By George Bate and Josh Reilly B.
It only takes moments into M3GAN to grasp the tone and approach to the latest killer doll movie. A fake commercial for toy company Funki advertises the ludicrous Perpetual Pets toy. As the commercial states, unlike real pets, Perpetual Pets can never die (because they’re toys). They are fun, farting, big-eyed replacements for your pets that the company Funki seemingly fails to realize are pretty creepy.
Intelligently establishing the tone early on, M3GAN proceeds forward to be an engaging, humorous horror collaboration from Jason Blum’s Blumhouse and James Wan’s Atomic Monster. M3GAN comes from director Gerald Johnstone and stars Allison Williams (Get Out) as Gemma, a toy-developer who unexpectedly becomes the caregiver for her 8-year-old niece played by Violet McGraw (The Haunting of Hill House) and decides to introduce her niece to a prototype artificial intelligence.
If someone is even fleetingly aware of M3GAN’s premise, or has been exposed to the film’s revealing promotional material, it’s fairly easy to forecast the entirety of the film’s events. M3GAN doesn’t push the boundaries of horror cinema the way some of Blumhouse’s other efforts have done over the last decade, and relies heavily on the tropes of killer doll movies like Child’s Play. That being said, M3GAN is undoubtedly a fun time at the movies.
Equal parts silly, campy, unnerving, and creepy, director Gerald Johnstone and writer Akela Cooper strike a perfect tonal balance with M3GAN. It’s not long after you come off laughing from a clever one-liner that the director frames an unsettling shot of the titular doll that sends tingles down your spine. Much of this has to do with how brilliant of a character (and movie villain) M3GAN is. The doll takes some time to feature fully in the movie, but, when she does, she’s the center of attention. M3GAN’s design and Jenna Davis’ voice as the character simultaneously lend themselves to some hilarious quips and visual gags and creepy imagery and dialogue. In the same way that Brad Dourif’s Chucky changed the killer doll subgenre of horror in Child’s Play forever, it’s difficult to envision an outcome in which M3GAN doesn’t become a staple of horror cinema moving forward.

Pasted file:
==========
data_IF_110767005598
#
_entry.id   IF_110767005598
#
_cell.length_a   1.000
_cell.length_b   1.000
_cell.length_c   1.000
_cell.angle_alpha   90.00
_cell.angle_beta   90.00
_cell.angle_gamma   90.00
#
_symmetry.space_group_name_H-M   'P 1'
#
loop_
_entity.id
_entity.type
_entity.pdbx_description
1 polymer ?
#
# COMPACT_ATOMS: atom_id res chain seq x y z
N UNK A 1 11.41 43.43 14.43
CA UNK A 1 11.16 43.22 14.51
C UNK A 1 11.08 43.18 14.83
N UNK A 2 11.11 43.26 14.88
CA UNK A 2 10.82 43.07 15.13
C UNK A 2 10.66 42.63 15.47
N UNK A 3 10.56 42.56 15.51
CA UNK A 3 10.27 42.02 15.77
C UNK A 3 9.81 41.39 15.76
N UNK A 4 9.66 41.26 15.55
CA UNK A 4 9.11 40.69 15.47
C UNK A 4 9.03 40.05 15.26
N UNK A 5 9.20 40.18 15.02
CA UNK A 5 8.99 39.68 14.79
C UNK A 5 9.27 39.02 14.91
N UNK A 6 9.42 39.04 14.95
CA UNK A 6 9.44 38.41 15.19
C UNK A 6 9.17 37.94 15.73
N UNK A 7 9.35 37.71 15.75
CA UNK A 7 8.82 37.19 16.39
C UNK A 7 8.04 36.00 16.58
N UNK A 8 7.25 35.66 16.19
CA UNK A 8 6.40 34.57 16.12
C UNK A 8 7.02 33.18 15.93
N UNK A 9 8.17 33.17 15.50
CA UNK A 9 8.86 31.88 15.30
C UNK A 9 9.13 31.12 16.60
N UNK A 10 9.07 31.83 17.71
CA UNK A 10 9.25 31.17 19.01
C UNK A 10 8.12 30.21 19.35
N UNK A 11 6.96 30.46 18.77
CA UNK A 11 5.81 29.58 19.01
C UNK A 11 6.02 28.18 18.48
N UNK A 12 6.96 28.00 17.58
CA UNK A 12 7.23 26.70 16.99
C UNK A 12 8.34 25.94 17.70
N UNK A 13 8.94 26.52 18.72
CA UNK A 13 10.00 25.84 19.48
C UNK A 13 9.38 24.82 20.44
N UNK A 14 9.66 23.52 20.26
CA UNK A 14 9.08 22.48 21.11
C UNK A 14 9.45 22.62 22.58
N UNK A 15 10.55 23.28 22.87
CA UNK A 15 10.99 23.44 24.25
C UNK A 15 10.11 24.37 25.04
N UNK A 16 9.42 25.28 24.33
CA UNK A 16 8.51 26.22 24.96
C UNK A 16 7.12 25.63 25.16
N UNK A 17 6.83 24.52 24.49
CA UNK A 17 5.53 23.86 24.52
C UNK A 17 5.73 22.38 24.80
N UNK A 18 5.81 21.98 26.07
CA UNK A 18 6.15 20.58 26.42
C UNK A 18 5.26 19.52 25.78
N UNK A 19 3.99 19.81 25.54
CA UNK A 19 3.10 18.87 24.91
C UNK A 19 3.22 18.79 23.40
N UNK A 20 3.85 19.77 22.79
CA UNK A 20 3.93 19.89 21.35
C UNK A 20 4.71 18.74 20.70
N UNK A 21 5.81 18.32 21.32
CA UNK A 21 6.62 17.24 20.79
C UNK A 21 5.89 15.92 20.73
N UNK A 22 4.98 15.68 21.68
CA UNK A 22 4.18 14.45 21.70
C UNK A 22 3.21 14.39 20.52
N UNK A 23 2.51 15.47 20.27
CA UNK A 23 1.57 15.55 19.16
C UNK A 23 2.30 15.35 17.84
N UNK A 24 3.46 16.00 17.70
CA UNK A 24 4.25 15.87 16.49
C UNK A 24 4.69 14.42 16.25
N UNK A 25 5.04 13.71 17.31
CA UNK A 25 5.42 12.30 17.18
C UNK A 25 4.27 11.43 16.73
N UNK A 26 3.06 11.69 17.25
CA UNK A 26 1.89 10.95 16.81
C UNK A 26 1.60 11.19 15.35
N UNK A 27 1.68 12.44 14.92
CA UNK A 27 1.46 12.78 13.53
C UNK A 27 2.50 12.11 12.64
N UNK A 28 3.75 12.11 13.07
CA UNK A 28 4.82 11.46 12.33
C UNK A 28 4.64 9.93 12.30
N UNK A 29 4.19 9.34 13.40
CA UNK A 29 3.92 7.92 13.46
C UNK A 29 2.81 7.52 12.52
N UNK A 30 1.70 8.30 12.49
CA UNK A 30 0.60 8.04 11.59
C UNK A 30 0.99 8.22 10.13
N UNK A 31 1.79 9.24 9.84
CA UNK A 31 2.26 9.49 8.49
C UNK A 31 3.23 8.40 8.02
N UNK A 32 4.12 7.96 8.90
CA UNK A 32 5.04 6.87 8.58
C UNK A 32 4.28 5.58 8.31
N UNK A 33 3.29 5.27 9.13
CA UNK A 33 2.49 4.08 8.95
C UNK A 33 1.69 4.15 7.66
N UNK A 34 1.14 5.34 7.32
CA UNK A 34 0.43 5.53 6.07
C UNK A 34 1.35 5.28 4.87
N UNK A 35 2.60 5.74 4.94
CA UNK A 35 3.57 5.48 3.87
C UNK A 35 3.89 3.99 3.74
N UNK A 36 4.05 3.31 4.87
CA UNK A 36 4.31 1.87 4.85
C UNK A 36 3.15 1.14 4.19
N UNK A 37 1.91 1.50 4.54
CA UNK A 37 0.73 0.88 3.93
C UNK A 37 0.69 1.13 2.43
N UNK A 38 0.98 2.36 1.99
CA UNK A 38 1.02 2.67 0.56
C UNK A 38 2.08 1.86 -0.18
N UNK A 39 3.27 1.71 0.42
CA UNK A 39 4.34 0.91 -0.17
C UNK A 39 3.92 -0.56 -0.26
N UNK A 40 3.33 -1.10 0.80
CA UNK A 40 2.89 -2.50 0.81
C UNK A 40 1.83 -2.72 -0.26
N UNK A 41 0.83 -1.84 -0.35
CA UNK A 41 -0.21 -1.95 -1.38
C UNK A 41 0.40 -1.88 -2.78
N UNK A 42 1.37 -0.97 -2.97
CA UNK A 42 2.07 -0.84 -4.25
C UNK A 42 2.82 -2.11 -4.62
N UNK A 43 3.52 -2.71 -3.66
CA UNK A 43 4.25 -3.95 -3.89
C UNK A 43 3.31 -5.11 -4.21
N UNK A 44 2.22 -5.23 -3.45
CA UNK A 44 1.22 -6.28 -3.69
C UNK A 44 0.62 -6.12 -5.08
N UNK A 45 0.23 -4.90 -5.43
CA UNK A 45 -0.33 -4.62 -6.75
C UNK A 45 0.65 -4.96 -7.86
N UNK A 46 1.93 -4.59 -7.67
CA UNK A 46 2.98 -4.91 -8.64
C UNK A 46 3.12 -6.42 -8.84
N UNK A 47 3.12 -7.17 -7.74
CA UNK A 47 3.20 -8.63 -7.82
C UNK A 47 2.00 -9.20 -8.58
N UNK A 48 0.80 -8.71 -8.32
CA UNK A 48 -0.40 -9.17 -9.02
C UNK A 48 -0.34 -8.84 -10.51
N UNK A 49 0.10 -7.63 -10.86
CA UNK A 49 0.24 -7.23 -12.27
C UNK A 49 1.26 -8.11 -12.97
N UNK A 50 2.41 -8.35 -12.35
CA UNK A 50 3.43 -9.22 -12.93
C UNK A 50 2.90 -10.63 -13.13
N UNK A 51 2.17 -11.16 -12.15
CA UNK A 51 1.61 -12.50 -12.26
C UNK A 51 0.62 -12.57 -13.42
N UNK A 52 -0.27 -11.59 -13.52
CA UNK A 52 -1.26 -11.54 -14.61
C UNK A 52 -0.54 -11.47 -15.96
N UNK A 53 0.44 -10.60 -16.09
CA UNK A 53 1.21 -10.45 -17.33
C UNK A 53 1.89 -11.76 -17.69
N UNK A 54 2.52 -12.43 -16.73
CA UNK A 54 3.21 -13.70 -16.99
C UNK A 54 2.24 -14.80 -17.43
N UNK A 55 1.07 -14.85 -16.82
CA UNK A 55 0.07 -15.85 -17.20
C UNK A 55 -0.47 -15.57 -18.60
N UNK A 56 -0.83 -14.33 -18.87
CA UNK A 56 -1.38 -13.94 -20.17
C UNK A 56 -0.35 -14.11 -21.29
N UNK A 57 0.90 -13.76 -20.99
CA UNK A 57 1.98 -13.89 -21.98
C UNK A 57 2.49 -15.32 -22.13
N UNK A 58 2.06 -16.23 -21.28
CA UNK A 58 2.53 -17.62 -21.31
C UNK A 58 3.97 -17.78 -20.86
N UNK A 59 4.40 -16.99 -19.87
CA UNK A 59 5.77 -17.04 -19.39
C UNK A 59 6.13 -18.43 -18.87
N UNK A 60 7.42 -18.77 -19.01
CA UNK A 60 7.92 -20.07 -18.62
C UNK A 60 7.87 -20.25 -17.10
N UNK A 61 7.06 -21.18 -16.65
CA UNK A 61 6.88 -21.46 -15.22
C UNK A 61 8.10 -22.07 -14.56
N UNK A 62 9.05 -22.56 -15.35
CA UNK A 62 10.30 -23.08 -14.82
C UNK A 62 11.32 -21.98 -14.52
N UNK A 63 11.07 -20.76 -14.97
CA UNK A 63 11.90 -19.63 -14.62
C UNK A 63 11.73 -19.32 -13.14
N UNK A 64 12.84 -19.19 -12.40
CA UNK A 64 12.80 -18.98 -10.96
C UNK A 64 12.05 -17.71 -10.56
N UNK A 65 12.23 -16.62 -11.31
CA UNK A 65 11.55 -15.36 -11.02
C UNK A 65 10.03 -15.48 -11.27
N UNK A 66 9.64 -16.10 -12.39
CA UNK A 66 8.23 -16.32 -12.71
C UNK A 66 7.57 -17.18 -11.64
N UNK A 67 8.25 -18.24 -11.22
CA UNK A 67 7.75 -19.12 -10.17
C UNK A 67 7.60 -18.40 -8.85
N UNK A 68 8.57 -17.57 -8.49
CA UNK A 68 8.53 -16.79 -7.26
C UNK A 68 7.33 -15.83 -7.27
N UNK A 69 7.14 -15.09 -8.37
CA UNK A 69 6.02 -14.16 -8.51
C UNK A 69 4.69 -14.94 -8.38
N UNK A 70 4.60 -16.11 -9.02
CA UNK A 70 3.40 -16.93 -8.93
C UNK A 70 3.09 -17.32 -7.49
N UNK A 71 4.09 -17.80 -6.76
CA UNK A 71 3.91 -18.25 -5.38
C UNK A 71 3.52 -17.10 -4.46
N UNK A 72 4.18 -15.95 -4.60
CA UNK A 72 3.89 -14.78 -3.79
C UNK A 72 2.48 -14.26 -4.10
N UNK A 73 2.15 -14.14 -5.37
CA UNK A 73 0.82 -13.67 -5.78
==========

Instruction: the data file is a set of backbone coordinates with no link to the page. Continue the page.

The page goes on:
There is plenty of silliness and craziness in M3GAN, but it never quite gets as bonkers as it has the potential to go. Reports that the film underwent reshoots to secure a PG-13 rating seem more than feasible after watching the film, with more than a few scenes clearly tamed down to be appropriate for a young audience. Saying the filmmakers played it safe is unnecessarily harsh though. M3GAN is a well-crafted blend of horror and comedy, equipped with perfect pacing to make for a movie-going experience that is so effortlessly entertaining.
The titular, villainous doll is accompanied by Allison Williams and Violet McGraw as Gemma and Cady respectively. Williams is serviceable as the inventor of M3GAN and unexpected caregiver of her niece Cady, although there isn’t much depth to her character. McGraw, on the other hand, is excellent as Cady, Gemma’s niece who is orphaned after her parents die in a car accident. McGraw tragically captures the trauma of Cady’s loss in the film, and eventually contributes significantly to how unnerving of a film M3GAN is. Cady’s attachment to M3GAN, while healthy and almost therapeutic at first, spirals out of control and represents a heightened take on the consequences of children spending too much time with technology. In this sense, M3GAN is the killer doll genre adapted to a modern, technological era, something the 2019 remake of Child’s Play attempted and somewhat failed to do.
Although lacking in novelty and playing out far too predictably, M3GAN is a crowd-pleasing entertainer that wonderfully embraces the absurdity of the killer doll genre. With the new Jason Blum and James Wan-produced film, horror has found a new mascot with the film’s titular doll, who is equal parts ridiculously silly and unsettling. This tonal balance between campy and creepy proves to be M3GAN’s crowning achievement and makes for a movie-going experience so entertaining that it’s easy to overlook the film’s risk-averse approach. In the same manner that Child’s Play changed the horror genre in 1988, M3GAN will likely change the horror genre in 2023.